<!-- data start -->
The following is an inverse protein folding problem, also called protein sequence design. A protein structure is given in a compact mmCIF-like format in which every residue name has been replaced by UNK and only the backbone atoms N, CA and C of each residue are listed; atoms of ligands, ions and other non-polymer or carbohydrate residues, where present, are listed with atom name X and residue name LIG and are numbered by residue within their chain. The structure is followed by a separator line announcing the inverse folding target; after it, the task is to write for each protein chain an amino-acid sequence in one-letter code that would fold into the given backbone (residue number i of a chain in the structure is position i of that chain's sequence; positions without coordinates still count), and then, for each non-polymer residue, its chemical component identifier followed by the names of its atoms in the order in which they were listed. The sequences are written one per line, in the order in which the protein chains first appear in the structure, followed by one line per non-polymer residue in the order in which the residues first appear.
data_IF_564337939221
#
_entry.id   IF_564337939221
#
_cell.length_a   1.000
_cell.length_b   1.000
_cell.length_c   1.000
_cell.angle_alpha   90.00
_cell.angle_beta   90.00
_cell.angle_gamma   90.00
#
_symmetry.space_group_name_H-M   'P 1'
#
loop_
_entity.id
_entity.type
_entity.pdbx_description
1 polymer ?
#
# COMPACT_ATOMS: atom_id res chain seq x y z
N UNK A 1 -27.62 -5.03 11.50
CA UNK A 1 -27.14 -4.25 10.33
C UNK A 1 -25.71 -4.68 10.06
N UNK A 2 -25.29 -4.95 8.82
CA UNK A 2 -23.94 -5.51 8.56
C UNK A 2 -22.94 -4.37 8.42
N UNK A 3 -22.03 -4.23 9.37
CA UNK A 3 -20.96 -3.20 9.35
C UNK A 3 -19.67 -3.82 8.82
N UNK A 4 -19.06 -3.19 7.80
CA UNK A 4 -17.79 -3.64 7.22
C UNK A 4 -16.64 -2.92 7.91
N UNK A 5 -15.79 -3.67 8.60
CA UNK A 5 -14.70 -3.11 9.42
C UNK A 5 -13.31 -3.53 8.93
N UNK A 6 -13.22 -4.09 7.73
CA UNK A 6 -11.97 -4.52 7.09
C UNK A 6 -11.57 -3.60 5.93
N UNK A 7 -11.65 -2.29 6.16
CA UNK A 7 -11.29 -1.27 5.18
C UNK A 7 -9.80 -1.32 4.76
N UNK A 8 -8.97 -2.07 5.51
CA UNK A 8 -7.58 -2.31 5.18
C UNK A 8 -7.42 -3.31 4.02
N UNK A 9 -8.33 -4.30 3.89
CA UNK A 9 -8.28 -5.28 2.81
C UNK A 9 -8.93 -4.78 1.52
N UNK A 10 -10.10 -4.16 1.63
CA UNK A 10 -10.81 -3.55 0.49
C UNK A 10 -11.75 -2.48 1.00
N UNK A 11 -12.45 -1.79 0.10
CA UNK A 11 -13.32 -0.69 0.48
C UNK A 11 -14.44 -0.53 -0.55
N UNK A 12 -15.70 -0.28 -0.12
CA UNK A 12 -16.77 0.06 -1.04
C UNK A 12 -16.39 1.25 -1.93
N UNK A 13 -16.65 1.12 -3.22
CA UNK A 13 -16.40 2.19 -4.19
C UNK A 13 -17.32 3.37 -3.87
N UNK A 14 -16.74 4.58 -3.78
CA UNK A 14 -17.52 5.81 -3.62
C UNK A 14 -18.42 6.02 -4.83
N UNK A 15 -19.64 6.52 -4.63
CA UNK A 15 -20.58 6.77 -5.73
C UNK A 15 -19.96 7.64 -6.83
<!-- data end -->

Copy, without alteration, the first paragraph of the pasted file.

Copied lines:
The following is an inverse protein folding problem, also called protein sequence design. A protein structure is given in a compact mmCIF-like format in which every residue name has been replaced by UNK and only the backbone atoms N, CA and C of each residue are listed; atoms of ligands, ions and other non-polymer or carbohydrate residues, where present, are listed with atom name X and residue name LIG and are numbered by residue within their chain. The structure is followed by a separator line announcing the inverse folding target; after it, the task is to write for each protein chain an amino-acid sequence in one-letter code that would fold into the given backbone (residue number i of a chain in the structure is position i of that chain's sequence; positions without coordinates still count), and then, for each non-polymer residue, its chemical component identifier followed by the names of its atoms in the order in which they were listed. The sequences are written one per line, in the order in which the protein chains first appear in the structure, followed by one line per non-polymer residue in the order in which the residues first appear.